bladder vs vesica what difference

what is difference between bladder and vesica

English

Alternative forms

  • blather, blether (Scotland)

Etymology

From Middle English bladdre, bleddre, bladder, bledder, from Old English blæddre, a variant of blǣdre, blēdre (blister, bladder), from Proto-Germanic *blēdrǭ, *bladrǭ (blister, bladder); akin to Old High German platara (German Blatter) and Old Norse blaðra (Danish blære), (Norwegian blære).

Pronunciation

  • (Received Pronunciation) IPA(key): /ˈblædə/
  • (General American) IPA(key): /ˈblæɾɚ/
  • Rhymes: -ædə(r)

Noun

bladder (plural bladders)

  1. (zoology) A flexible sac that can expand and contract and that holds liquids or gases.
  2. (anatomy) Specifically, the urinary bladder.
  3. (botany) A hollow, inflatable organ of a plant.
  4. The inflatable bag inside various balls used in sports, such as footballs and rugby balls.
  5. A sealed plastic bag that contains wine and is usually packaged in a cask.
  6. (figuratively) Anything inflated, empty, or unsound.
    • 1711, Anthony Ashley-Cooper, 3rd Earl of Shaftesbury, “Sensus Communis”, in Characteristicks of Men, Manners, Opinions, Times
      to swim with bladders of philosophy

Synonyms

  • vesica

Derived terms

Translations

Verb

bladder (third-person singular simple present bladders, present participle bladdering, simple past and past participle bladdered)

  1. To swell out like a bladder with air; to inflate.
    • 1610, Giles Fletcher, Christ’s Victorie and Triumph, in Heaven, in Earth, over and after Death
      bladder’d up with pride of his own mcrit
  2. (transitive) To store or put up in bladders.

Dutch

Etymology

From Middle Dutch blader. Variant of blaar. This etymology is incomplete. You can help Wiktionary by elaborating on the origins of this term.

Pronunciation

  • IPA(key): /ˈblɑ.dər/
  • Hyphenation: blad‧der
  • Rhymes: -ɑdər

Noun

bladder f or m (plural bladders, diminutive bladdertje n)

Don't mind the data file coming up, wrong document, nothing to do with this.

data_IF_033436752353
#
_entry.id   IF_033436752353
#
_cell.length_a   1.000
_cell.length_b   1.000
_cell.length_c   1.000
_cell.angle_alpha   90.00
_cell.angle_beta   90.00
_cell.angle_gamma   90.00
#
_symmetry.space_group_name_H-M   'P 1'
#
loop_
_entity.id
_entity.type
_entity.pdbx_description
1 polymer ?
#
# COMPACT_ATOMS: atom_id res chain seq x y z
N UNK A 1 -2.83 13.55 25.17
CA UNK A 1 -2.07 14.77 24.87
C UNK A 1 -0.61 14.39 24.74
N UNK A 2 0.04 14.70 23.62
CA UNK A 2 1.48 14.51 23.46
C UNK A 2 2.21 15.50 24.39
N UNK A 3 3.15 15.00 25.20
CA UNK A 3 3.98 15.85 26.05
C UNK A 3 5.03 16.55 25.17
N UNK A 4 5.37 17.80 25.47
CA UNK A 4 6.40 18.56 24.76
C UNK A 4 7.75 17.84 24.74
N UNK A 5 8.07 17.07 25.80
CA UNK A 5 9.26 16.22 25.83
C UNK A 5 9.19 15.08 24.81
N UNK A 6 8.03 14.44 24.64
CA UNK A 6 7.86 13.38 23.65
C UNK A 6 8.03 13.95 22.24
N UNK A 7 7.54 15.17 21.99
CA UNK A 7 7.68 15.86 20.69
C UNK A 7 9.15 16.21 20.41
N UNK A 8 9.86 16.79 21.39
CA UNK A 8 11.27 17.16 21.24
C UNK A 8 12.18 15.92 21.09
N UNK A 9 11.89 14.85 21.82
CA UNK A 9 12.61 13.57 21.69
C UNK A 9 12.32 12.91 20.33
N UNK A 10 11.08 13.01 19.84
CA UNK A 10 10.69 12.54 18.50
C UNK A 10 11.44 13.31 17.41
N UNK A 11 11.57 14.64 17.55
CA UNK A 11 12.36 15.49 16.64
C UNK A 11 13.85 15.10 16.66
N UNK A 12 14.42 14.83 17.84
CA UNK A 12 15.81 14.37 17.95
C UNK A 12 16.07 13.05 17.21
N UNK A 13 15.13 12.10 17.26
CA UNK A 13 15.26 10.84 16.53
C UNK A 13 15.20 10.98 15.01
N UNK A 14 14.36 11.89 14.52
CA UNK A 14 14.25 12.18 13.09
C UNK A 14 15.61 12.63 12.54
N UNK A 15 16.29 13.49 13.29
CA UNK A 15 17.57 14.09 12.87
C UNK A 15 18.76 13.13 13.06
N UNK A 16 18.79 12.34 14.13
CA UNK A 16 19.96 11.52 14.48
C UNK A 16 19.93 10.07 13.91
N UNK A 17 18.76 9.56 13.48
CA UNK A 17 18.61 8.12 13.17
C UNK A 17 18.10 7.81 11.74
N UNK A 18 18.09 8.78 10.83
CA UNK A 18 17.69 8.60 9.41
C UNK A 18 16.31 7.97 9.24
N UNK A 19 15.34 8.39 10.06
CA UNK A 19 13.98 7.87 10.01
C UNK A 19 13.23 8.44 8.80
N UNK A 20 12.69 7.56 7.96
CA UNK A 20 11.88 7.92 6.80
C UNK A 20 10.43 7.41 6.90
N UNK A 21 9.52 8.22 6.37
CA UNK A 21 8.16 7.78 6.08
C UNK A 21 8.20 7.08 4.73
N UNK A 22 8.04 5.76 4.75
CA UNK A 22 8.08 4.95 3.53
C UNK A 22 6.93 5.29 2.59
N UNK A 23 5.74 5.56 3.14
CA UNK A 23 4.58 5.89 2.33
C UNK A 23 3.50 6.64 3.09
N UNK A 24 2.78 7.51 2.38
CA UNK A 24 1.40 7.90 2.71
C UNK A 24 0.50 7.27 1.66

1. blister, particularly of paint

Middle English

Noun

bladder

  1. Alternative form of bladdre


English

Etymology

Borrowed from Latin vēsīca (bladder).

Pronunciation

  • IPA(key): /ˈvɛsɪkə/, IPA(key): /ˈviːsɪkə/

Noun

vesica (plural vesicae)

  1. (anatomy) A bladder, especially the urinary bladder or the gall bladder.
  2. (art) The vesica piscis or oval aureole in mediaeval painting.

Derived terms

Translations

Anagrams

  • cavies

Interlingua

Noun

vesica (plural vesicas)

  1. bladder

Latin

Etymology

From Proto-Indo-European *wend-tri-, see also venter, uterus and German Wanst.

Pronunciation

  • (Classical) IPA(key): /u̯eːˈsiː.ka/, [u̯eːˈs̠iːkä]
  • (Ecclesiastical) IPA(key): /veˈsi.ka/, [vɛˈs̬iːkɑ]

Noun

vēsīca f (genitive vēsīcae); first declension

  1. (anatomy) bladder, urinary bladder

Declension

First-declension noun.

Derived terms

  • vēsīcō
  • vēsīcula

Descendants

  • English: vesica
  • Romanian: vezică
  • Vulgar Latin: *vēssīca
    • Eastern Romance:
      • Aromanian: bishicã, bishãcã
      • Romanian: bășică, beșică
    • Ibero-Romance:
      • Asturian: vexiga
      • Galician: vexiga
      • Mozarabic: [script needed] (bešíka)
      • Portuguese: bexiga
      • Spanish: vejiga
    • Italo-Romance:
      • Italian: vescica
      • Sardinian: buscica, bussica, piscica, busuca
      • Sicilian: viscica, vuscica, buscica
      • Venetian: vesiga
    • Old French: vessie, vecie
      • Middle French: vessie
        • French: vessie
      • Norman: vessie
      • Walloon: vexheye
    • Old Occitan:
      • Catalan: veixiga
      • Occitan: vessiga, veishiga
    • Rhaeto-Romance:
      • Friulian: vissie
      • Romansch: vaschia, vischigia, vascheia, vschia
    • Albanian: fshikë

References

  • vesica in Charlton T. Lewis and Charles Short (1879) A Latin Dictionary, Oxford: Clarendon Press
  • vesica in Charlton T. Lewis (1891) An Elementary Latin Dictionary, New York: Harper & Brothers
  • vesica in Gaffiot, Félix (1934) Dictionnaire illustré Latin-Français, Hachette

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